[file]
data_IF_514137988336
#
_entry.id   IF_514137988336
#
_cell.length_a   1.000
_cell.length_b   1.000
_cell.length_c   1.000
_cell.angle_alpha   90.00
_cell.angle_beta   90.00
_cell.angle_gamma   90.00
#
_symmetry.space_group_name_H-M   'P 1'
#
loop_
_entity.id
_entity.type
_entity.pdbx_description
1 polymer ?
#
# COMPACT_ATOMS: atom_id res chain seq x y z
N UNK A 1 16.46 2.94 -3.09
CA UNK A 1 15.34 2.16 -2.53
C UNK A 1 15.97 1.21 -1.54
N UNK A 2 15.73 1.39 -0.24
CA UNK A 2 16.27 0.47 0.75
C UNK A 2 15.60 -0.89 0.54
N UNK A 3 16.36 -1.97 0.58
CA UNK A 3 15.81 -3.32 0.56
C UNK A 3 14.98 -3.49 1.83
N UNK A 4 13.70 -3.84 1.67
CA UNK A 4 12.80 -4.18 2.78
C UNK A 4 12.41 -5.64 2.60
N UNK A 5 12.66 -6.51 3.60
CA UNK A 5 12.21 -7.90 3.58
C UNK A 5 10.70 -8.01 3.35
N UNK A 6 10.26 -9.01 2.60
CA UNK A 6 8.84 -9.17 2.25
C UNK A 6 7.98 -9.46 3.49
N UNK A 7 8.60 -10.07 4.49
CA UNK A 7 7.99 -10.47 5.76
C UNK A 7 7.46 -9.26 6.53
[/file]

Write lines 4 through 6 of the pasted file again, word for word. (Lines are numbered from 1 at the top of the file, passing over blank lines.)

#
_cell.length_a   1.000
_cell.length_b   1.000